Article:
Not Moscow, Not Mecca (Show)

The story of syncretism and Central Asia’s particularly progressive approach to Islam from the perspective of the flora and not fauna of the region. A shrine of fruits–both real and imagined–including The Mulberry, The Watermelon, The Quince, and The Cucumber, among others–invite visitors to engage with the exhibition intellectually but also sensorially, at Vienna’s Secession, 2012.

 

 

The Faculty of Substitution

 

The Faculty of Substitution, Slavs and Tatars’ third cycle of work, looks at the role of the sacred as a vehicle for concrete social change. Not Moscow Not Mecca examines the potential for religious and ideological syncretism across Central Asia while Khhhhhhh examines the notion of sacred hospitality thru a single, wily phoneme; Beyonsense tells the story of the modern thru the mystical via the unlikely story of a Dia Sufi mosque, Dan Flavin and Velimir Khlebnikov.

 

The Faculty of Substitution urges for not only intellectual acrobatics but also metaphysical ones: to cultivate the agility, coordination and balance necessary to tell one tale through another, to adopt the inner-most thoughts, experiences, beliefs, and sensations of others as one’s own, in an effort to challenge the very notion of self-awareness and distance, as the shortest length between two points.

Before the Before, After the After

Industrial foam, concrete, water-resistant paint, 145 Ø x 72.5 cm. Edition of 1 + 1 AP, 2012.

A fruit of caricature, of the Other, the watermelon is used as a racist shorthand for African-Americans in the US, in Russia they recall the contested Caucasus, and in Europe the countries of origin of the migrant populations, be it Turkey, North Africa.”

Placed in two pots by Robert Oerley at the entrance to their “Not Moscow Not Mecca” at the Secession, the watermelons call on visitors to experience the exhibition not just cerebrally but sensorially and affectively.

 

The Fragrant Concubine

Hand-blown glass, paint, bulb, electrical socket, 27 x 18 cm (each), in bunch of 8. Edition of 3 + 1 AP, 2012.

Named after Xian Fe, the concubine from kidnapped from Uiguristan, China’s western-most, Muslim region, by the Qianlong Emperor, who requested the hami melons to remind her of home. Xian Fe never gave in to her suitor and the hami melon lights remain on in honor of her resistance. 

  

How-less

Needle-work, silk, cotton, 200 x 120 cm. Edition of 3 + 1 AP, 2012.

“You Know of the How / I Know of the How-less” is attributed to Rabia al-Adawwiya, a Muslim saint and Sufi mystic. Considered to be one of the first female Sufis, she is credited with pioneering the notion of Divine Love, central to the veneration of God in Sufi Islam.

  

Dunjas, Donyas, Dinias

Fibreglass, steel, 52 x 30 x 25 cm. Edition of 3 + 1 AP, 2012.

Long-standing Serbo-Turkic enmity make peace in Dunjas, Donyas, Dinias: the word for the fruit “quince” in Serbian–dunja–is a common name given to women as a symbol of beauty and happens to be the homonym of “world” in Arabic and Turkic, donya.

 

The Offering

Carved wood, aluminum plate, inflatable rubber balls, 75 x 50 x 50 cm. Edition of 3 + 1 AP, 2012.

The role of hospitality is key to all three Abrahamic faiths. Yet, the root of hospitality is both guest and hostility. Here, a plate of inflated watermelon balls highlights the playful tension within the very notion of welcoming a guest into one’s home.

 

Holy Bukhara (Queen Esther Takes a Bite)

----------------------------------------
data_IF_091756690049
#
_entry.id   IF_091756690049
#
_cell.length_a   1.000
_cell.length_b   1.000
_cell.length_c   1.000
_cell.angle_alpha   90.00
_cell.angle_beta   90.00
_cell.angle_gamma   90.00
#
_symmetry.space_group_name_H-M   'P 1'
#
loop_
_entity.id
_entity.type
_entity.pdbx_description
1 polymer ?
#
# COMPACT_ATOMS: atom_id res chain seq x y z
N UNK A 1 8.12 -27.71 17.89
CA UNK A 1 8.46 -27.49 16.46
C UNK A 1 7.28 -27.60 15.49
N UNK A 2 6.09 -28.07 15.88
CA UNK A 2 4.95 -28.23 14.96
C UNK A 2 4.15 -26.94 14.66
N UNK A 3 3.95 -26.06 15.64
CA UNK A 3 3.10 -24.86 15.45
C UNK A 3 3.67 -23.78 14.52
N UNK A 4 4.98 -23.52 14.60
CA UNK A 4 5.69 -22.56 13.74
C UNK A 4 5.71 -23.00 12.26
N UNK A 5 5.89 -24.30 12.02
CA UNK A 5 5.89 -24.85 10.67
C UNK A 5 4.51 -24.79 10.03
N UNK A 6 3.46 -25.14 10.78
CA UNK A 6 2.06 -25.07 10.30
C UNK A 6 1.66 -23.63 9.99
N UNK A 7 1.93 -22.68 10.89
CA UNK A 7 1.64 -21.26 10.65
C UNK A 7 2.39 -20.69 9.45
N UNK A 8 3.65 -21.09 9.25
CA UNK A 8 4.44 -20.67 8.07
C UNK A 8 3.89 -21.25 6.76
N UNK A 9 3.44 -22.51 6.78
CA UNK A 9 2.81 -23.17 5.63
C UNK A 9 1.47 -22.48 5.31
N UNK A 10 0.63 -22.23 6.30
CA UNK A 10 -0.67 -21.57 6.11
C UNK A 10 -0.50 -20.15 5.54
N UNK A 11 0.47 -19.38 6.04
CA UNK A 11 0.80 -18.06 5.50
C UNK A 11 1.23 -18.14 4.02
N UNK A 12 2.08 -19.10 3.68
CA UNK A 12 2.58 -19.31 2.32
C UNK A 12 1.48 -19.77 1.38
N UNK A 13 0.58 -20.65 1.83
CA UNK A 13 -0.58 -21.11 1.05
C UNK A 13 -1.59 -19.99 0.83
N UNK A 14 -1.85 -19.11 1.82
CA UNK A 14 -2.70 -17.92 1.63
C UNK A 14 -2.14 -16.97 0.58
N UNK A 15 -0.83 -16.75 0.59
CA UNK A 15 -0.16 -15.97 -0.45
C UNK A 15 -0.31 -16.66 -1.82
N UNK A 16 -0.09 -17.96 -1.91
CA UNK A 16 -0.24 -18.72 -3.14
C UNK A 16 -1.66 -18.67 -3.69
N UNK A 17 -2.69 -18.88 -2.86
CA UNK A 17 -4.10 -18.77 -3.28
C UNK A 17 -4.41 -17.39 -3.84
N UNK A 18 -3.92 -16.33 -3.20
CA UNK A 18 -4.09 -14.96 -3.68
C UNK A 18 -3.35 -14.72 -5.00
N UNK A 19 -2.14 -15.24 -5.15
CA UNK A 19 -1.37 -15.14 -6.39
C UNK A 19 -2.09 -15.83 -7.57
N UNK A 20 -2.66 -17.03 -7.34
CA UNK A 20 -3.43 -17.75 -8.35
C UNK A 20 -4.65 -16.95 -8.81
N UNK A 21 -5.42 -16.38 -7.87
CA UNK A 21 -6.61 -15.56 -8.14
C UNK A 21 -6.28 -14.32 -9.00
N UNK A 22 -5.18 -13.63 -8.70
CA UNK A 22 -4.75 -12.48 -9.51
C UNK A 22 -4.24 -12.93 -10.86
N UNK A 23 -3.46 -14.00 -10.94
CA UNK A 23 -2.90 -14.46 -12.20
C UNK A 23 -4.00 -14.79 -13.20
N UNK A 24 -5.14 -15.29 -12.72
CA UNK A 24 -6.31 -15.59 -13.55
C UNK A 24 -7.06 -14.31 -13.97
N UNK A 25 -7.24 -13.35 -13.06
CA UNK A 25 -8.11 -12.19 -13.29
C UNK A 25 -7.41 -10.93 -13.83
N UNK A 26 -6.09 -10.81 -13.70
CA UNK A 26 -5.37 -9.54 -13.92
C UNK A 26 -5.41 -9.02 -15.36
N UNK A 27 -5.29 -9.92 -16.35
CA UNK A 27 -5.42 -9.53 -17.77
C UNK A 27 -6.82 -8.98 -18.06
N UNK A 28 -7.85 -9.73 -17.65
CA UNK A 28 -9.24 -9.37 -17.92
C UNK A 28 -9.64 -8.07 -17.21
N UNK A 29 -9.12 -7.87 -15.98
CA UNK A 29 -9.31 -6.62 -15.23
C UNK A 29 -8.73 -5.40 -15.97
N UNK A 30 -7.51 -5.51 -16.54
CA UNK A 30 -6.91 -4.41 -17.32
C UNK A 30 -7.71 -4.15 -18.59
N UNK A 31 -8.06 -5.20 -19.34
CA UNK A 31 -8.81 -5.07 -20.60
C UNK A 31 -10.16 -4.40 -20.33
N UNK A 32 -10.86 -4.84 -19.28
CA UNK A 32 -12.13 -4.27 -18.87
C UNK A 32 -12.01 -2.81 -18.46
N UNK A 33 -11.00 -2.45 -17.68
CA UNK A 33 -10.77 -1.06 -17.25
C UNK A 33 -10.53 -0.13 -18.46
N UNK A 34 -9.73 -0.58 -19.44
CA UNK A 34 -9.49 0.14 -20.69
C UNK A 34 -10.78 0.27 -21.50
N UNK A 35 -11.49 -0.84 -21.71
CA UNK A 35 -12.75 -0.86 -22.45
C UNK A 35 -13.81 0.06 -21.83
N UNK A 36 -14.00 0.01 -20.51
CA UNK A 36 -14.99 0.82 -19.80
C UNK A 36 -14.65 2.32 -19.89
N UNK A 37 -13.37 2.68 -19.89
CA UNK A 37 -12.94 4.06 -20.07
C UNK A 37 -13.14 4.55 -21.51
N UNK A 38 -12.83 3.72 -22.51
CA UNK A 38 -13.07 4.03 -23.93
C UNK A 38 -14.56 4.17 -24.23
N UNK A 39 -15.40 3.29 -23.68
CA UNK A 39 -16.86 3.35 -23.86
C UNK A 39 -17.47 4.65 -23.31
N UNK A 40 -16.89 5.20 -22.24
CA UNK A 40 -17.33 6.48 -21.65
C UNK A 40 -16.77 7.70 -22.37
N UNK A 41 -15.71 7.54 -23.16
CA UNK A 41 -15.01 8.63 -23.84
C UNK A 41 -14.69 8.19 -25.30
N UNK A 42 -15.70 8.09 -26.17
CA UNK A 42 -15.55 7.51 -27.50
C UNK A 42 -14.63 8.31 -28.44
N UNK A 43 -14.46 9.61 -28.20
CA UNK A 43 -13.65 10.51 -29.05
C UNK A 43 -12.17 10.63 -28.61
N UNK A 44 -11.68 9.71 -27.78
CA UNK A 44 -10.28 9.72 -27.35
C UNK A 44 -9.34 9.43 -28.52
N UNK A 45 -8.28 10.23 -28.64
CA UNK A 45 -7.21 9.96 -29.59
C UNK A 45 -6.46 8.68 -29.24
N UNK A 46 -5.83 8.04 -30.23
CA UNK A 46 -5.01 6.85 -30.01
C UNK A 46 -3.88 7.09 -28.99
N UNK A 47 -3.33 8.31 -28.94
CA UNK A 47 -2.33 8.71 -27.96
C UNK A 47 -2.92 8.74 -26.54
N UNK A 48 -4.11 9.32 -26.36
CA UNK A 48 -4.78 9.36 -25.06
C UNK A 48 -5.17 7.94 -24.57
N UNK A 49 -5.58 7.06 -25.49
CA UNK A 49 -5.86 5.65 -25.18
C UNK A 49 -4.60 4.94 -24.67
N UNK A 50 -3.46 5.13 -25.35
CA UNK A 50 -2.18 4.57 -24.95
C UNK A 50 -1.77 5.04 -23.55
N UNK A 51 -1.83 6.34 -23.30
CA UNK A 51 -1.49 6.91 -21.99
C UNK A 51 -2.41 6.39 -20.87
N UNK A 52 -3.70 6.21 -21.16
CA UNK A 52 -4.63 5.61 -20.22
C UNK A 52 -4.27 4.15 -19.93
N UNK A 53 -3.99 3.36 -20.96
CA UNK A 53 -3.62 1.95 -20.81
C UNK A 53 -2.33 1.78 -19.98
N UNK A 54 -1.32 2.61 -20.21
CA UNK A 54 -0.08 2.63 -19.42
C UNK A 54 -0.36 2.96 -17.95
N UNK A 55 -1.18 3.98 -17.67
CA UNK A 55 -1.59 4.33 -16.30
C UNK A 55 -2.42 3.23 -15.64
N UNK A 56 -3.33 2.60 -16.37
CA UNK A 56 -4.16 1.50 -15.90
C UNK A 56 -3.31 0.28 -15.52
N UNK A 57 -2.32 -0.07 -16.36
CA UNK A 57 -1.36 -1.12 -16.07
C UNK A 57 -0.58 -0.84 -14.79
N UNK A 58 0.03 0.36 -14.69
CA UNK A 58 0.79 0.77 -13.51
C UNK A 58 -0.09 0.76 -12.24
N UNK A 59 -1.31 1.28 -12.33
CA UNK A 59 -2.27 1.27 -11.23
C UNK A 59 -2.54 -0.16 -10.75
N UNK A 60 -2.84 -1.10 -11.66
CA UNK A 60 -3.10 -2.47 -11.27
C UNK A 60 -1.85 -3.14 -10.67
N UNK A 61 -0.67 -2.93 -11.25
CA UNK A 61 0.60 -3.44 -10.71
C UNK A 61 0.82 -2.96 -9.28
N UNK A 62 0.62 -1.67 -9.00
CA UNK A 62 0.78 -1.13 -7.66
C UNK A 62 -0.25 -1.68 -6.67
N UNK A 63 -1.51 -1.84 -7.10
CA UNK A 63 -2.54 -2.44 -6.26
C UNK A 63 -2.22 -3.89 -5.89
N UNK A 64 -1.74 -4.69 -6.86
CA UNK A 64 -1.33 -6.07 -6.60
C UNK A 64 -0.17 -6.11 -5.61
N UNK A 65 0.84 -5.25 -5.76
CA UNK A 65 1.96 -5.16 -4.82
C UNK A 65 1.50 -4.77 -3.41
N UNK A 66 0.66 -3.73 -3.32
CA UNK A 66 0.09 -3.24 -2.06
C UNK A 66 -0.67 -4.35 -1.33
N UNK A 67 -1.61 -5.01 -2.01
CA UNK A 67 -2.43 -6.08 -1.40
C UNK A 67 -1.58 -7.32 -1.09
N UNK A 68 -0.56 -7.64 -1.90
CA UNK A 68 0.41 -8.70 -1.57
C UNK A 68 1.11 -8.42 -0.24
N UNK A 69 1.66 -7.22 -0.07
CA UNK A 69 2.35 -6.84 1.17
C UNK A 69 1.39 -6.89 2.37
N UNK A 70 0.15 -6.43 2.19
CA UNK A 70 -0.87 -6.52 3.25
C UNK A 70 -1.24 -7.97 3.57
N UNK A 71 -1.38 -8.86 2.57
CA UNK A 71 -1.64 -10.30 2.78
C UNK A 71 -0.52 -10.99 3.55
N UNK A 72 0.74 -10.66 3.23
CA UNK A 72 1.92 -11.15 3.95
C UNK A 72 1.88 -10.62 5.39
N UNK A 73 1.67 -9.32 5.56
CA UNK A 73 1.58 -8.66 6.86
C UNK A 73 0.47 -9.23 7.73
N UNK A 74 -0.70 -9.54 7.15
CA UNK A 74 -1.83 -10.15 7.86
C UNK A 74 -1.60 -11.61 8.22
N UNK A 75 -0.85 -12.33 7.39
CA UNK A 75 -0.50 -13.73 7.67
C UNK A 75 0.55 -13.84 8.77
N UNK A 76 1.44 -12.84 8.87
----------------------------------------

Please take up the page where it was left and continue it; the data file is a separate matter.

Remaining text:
Reverse mirror painting, mirror, 70 x 100 cm. Edition of 3 + 1 AP, 2012.

Moving example of the syncretism – be it linguistic, religious, or ideological – found in Central Asia. Bokhori yeh Sharif is an homage to the Jews of Central Asia, aka Bukharan Jews, whose language (Boxori) provides an unlikely collision of Persian dialect with Hebrew script. Revising the epithet of Central Asia’s holiest city, Bukhara yeh Sharif, meaning “Holy Bukhara,” with one letter celebrates the language and the city’s pluralist approach to Islam.

  

Hanging Low (Bitter Sweet)

Fibre-glass, foam, steel, 110 x 140 cm. Edition of 3 + 1 AP, 2012.

Hanging Low pays homage to the conflicted relationship to memory, to pluralism, to joy thru mourning through the puckered lips of someone who smiles backwards.

Józef Wittlin’s Mój Lwów (My Lvov) laments the loss of the plural identities, languages, and affinities of a city that was Polish, Ukrainian, Russian, and German and warns of memory’s selective, if unstated, agenda. He speaks of the strange mix of the sublime and the street urchin, of wisdom and cretinism, of poetry and the mundane—as a special indefinable taste, as bitter-sweet.

 

The Dear for the Dear

Hand-carved wood, etching, needle-work, silk, 30 x 40 cm. Edition of 3 + 1 AP, 2012.

According to an Egyptian Proverb: Life is like a cucumber: one day in your hand, the next day in your ass.

 

The Crown

Needle-work, cotton, feather, inflatable rubber balls 30 x 30 x 20 cm. Edition of 3 + 1 AP, 2012.

Modeled after the branch of a mulberry tree, whose fruits are white or black, Long Live the Syncretics dangles ribbons delicately as a nod to the progressive, syncretic approach to Islam in Central Asia, where Buddhist, Hindu, and pantheist rituals are incorporated into the belief system.

 

Long Live the Syncretics

Steel, paint, silk ikat, 150 x 320 x 100 cm. Edition of 3 + 1 AP, 2012.

Modeled after the branch of a mulberry tree, whose fruits are white or black, Long Live the Syncretics dangles ribbons delicately as a nod to the progressive, syncretic approach to Islam in Central Asia, where Buddhist, Hindu, and pantheist rituals are incorporated into the belief system.

 

  

Not Moscow Not Mecca (installation view), Secession, 2012.

 

Not Moscow Not Mecca (installation view), Kraupa-Tuskany, 2012.